- A research team,
with members from multiple research centers, has identified four genes
that are involved in the development of Tourette syndrome.
- WWC1 is found to
have 90% probability in the development of the syndrome.
- Identification of
the cause will help in developing
effective treatment methods for the condition.
is characterized by involuntary motor and vocal tics with an
incidence of one in hundred
individuals worldwide. The cause behind this disorder has not been determined
so far, but a study by scientists from the Rutgers University, Massachusetts
General Hospital, Yale School of Medicine, UC San Francisco and the University
of Florida, detailed the identification of genes associated with the
development of the condition. The study was published in the journal Neuron
This is a significant step towards
identifying the mechanism of disease development which could be used for better
therapeutic strategies. The study helped in identifying
- The first "high-confidence" gene that
was found to increase the risk of Tourette syndrome
- Three other
probable risk genes
author of the study, Dr. Mathew State, who is a distinguished Professor and
chair of the Department of Psychiatry at UCSF, said that he was repeatedly
confronted with patients and families who experienced frustration because of
the poor understanding of the condition. According to Dr. State, the current
study is a major initial step into identifying risk factors, using the latest
‘WWC1, also called KIBRA, is a kidney and brain associated gene, that is found to be involved in the development of Tourette syndrome.’
Rare Variants to Identify Mechanism
The scientists had previously used
similar techniques to identify the genetic basis of autism spectrum disorders,
resulting in considerable advancements in autism research over the past five
order to identify rare variants, the regions of the genome that code for
protein were compared between Tourette affected children and their parents.
This step was carried out to identify new variations or mutations that are not
transmitted from parents, but those that occur at conception. The biological
effects of denovo variants or spontaneous variants are stronger than effects of
variants that have been passed down generations.
Jeremy Willsey who is the co-author of the study said that if the genes under
study were found to increase the risk for Tourette's syndrome, they could then
be used to develop better treatment methods.
Analyzing Genomic Data
genomic data was analyzed by the research team
- There were a total of 311
"trios" that comprised children who had Tourette disorder and
their parents who were mostly free from the disorder.
- The analysis
showed a strong association between de novo signaling and the disorder.
- A replication
study was carried out on 173
trios and the same results were obtained.
results of the study showed that
- 12 % of Tourette
disorder cases involved de novo variants.
- The de novo
variants affected nearly 400
different key risk genes.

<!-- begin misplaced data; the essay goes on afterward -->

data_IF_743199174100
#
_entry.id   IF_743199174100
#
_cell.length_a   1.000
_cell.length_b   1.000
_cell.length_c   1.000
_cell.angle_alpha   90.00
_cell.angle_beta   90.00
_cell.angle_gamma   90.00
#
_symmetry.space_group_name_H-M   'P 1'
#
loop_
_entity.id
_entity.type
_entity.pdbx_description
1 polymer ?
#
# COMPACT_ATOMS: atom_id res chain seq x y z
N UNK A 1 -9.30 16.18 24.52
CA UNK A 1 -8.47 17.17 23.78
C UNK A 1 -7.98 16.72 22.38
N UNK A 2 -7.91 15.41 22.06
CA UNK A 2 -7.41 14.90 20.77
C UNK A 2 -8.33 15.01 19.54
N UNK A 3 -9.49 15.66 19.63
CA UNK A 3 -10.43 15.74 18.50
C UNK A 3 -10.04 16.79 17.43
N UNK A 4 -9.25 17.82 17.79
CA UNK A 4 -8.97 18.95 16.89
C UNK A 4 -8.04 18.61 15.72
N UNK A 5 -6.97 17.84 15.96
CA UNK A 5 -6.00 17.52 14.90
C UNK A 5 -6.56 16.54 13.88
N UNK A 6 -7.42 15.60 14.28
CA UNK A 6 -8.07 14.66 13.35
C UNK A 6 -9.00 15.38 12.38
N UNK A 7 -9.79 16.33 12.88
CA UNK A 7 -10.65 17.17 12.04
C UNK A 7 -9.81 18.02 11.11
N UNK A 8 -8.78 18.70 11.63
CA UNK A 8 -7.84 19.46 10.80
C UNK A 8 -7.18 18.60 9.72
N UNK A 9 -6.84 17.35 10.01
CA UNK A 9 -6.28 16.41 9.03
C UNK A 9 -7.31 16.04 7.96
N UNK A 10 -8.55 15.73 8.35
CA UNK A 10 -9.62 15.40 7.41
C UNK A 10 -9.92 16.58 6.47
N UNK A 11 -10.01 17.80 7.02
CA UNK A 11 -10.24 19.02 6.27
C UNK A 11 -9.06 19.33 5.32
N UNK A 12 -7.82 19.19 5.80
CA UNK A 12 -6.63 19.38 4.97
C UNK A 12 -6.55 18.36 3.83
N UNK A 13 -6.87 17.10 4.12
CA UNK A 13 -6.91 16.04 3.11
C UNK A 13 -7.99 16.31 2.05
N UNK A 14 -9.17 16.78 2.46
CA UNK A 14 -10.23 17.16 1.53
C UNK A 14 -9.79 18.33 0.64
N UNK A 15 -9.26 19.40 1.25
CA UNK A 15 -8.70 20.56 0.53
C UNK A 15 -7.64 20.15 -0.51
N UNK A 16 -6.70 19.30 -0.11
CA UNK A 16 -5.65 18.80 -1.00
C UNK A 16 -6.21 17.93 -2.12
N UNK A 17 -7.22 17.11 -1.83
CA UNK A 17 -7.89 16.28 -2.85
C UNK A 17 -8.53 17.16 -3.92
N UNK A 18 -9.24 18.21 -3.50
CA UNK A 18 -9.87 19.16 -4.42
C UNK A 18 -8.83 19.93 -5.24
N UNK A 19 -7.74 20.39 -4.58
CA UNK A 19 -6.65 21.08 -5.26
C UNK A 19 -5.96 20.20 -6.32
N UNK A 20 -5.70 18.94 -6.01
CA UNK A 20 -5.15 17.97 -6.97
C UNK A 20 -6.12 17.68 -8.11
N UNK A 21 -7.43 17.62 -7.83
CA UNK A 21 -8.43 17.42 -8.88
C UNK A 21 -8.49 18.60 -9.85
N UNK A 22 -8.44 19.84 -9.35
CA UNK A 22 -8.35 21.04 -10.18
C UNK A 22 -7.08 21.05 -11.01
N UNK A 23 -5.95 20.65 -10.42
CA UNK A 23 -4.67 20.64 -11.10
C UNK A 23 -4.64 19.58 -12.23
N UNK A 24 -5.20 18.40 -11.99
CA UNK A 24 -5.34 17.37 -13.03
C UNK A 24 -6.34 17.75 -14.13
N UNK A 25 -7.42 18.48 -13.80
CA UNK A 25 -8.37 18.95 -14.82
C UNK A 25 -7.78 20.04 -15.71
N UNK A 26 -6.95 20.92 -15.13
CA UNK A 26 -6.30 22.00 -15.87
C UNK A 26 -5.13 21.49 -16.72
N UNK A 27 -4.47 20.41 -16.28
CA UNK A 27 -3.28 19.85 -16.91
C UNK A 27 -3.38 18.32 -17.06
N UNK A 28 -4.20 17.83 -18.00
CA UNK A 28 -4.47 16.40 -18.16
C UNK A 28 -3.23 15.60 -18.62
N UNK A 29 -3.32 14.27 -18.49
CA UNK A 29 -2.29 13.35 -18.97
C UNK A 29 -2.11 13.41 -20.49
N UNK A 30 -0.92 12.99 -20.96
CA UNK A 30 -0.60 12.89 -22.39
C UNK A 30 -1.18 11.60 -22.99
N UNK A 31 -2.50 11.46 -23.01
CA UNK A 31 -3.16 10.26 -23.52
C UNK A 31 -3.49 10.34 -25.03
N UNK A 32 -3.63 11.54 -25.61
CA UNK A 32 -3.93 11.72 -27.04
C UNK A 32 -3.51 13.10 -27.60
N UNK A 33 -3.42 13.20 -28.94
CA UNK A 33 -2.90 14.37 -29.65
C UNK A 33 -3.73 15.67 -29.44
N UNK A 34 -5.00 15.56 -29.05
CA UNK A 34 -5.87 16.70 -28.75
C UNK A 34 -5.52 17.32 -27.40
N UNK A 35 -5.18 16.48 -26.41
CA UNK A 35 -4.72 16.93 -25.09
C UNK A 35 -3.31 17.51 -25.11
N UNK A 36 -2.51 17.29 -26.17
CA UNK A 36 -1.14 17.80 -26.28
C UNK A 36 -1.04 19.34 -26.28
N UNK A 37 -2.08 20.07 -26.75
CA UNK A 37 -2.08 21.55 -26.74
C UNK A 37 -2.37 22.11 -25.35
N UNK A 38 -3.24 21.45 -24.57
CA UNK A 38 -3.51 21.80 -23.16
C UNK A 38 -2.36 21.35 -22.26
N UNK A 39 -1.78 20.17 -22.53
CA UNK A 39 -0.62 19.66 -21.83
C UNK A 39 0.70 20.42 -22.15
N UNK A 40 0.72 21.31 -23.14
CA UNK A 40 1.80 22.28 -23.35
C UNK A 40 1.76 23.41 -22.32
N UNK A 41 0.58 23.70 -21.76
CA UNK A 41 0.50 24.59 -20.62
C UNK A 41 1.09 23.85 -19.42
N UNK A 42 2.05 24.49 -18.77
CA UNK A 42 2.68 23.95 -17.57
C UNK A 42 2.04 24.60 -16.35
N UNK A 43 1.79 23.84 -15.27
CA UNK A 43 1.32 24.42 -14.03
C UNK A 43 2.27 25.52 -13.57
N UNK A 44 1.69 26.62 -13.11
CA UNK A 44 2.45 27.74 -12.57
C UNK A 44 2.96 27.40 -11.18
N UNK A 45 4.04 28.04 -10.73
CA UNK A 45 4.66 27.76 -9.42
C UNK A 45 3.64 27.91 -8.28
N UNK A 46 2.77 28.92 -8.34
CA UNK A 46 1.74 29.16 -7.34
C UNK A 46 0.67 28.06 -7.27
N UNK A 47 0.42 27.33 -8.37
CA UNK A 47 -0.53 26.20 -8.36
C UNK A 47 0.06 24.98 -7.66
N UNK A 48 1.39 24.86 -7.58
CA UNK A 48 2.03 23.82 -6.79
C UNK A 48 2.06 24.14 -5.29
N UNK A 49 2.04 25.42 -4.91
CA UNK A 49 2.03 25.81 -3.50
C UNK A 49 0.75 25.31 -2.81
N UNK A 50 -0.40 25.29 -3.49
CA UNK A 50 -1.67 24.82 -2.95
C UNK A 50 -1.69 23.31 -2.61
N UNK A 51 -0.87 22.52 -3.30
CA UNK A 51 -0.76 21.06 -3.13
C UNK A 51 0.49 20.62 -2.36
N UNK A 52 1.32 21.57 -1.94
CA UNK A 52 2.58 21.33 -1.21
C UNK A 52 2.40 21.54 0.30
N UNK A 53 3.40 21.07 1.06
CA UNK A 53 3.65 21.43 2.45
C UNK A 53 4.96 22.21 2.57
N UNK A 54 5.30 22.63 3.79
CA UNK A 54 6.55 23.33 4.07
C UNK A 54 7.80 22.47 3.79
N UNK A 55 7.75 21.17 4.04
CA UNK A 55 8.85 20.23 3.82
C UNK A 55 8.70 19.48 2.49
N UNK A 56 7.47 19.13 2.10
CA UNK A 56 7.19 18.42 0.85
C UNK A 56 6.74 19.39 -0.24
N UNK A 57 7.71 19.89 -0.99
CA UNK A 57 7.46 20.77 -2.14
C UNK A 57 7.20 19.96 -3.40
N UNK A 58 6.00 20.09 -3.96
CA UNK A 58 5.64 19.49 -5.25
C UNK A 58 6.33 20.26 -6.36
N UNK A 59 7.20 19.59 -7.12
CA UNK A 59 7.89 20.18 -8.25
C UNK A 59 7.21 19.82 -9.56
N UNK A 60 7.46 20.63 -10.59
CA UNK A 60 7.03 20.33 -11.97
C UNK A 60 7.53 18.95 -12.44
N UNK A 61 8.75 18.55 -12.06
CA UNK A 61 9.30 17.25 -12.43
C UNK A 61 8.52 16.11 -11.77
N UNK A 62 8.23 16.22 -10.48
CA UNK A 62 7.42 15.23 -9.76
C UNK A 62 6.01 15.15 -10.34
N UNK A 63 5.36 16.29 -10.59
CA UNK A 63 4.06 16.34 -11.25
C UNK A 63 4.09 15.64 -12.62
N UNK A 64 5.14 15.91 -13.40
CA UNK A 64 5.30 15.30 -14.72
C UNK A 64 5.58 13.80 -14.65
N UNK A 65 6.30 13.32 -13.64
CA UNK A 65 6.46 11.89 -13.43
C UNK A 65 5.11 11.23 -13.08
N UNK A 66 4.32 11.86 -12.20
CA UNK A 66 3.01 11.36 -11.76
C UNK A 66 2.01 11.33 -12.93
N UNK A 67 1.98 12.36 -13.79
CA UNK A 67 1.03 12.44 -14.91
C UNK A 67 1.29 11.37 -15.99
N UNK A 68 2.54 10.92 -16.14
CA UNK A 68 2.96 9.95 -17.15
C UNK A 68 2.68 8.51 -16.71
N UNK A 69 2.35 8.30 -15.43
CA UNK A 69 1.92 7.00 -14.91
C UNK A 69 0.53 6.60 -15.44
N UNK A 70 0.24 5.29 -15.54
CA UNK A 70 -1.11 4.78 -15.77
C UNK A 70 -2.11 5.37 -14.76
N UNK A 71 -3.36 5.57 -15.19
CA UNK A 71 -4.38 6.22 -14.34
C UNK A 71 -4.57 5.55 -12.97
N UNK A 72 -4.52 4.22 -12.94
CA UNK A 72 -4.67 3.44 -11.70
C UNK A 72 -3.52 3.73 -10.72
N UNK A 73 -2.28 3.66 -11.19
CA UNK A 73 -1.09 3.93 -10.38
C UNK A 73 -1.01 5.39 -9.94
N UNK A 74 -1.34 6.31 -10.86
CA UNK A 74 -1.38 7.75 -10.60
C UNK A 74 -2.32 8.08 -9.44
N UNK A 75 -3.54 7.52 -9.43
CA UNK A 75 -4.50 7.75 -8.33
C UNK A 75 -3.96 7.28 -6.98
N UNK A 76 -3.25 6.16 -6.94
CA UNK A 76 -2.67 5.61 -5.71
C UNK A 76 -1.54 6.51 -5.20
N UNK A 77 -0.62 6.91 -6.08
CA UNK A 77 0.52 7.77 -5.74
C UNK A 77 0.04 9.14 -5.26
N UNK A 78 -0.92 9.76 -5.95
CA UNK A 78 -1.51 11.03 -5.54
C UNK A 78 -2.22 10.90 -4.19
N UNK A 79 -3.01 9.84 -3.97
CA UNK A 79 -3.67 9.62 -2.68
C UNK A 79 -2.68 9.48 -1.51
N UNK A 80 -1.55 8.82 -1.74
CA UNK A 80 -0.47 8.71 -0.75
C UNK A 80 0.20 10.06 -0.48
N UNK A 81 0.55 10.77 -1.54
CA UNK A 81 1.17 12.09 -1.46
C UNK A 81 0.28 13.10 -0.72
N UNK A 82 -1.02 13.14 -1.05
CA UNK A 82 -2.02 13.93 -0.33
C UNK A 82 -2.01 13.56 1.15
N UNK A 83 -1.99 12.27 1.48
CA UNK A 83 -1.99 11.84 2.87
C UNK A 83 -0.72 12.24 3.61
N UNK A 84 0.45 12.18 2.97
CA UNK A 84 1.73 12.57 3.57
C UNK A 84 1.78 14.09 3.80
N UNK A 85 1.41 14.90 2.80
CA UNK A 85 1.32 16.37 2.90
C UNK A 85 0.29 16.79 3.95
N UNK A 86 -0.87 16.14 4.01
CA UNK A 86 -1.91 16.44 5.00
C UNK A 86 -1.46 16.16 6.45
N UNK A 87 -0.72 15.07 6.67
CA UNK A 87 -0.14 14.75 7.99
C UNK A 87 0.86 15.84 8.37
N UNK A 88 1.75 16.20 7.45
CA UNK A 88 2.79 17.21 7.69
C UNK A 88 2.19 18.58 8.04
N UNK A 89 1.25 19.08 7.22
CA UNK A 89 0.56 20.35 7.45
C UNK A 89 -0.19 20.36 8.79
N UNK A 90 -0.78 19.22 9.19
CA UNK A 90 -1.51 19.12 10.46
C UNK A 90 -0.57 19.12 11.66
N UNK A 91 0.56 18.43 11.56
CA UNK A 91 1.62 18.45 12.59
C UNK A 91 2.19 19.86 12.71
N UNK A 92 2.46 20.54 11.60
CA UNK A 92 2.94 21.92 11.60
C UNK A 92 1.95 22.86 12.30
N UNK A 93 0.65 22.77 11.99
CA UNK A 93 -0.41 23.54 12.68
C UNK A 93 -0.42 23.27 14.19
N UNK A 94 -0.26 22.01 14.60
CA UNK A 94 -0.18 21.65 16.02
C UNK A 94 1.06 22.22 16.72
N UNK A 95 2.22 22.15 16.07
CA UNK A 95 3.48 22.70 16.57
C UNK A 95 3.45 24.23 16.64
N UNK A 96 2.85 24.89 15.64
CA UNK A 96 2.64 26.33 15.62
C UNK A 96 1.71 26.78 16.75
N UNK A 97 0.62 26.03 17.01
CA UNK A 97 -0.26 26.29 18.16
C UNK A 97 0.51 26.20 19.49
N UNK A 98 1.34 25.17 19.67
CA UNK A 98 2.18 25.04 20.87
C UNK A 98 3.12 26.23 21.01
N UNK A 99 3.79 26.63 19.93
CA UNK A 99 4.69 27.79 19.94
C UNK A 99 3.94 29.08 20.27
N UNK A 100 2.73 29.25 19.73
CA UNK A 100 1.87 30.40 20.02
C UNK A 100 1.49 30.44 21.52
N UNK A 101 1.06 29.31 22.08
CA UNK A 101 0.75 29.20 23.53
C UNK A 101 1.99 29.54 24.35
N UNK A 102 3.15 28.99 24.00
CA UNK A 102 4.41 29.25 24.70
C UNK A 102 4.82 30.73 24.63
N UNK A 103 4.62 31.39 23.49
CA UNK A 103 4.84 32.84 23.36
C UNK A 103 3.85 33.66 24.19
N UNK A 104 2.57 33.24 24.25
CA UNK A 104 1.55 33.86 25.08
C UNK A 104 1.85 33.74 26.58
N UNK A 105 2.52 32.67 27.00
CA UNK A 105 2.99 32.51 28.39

Key Genes Associated With Tourette Disorder
The genetic data from the two studies
were combined, which led to the identification of four genes expressed in the
brain that were significantly associated with this disorder.
- WWC1: also known as KIBRA had a 90% probability of being
associated with Tourette's disorder. This gene is known to be involved in brain development, the
brain's response to estrogen and memory.
- FN1 and CELSR3: These are involved in brain circuitry development.
- NIPBL or
Delangin: NIPBL is involved in gene expression
regulation in the brain.
three genes have a 70% probability of resulting in the disorder.
gene is also involved in the development of
study was successful in identifying genes involved in Tourette syndrome due to
the collaborative efforts of researchers and clinicians, re-inforcing the need
for collaborative science and access to open data.
is a neurological disorder which is characterized by classic symptoms of
repetitive and involuntary movements, along with vocalizations called tics. It
is named after Dr. Georges Gilles de la
, who was a leading French neurologist and who first described the
condition in an old woman.
symptoms are initially identified between 3
and 9 years
and usually occur more often in males than in females. 50%
of the patients may also have
attention deficit hyperkinetic disorder. The voice tics include throat
clearing, snorting, sniffing, squeaking, grunting, sucking, puffing, barking
and other sounds. These tics are increased during periods of excitement and
lowered when carrying out an activity or sleeping.
- 200,000 Americans
have a severe form of Tourette syndrome
- One in a 100 people worldwide have mild
identification of the genes that are found to be involved in Tourette's
syndrome will help in developing effective treatment methods.
- Tourette Syndrome Fact Sheet - (http://www.indianjpsychiatry.org/article.asp?issn=0019-5545;year=2011;volume=53;issue=1;spage=66;epage=68;aulast=Raj)
- Tourette's disease with impulse control disorder - (https://www.ninds.nih.gov/Disorders/Patient-Caregiver-Education/Fact-Sheets/Tourette-Syndrome-Fact-Sheet)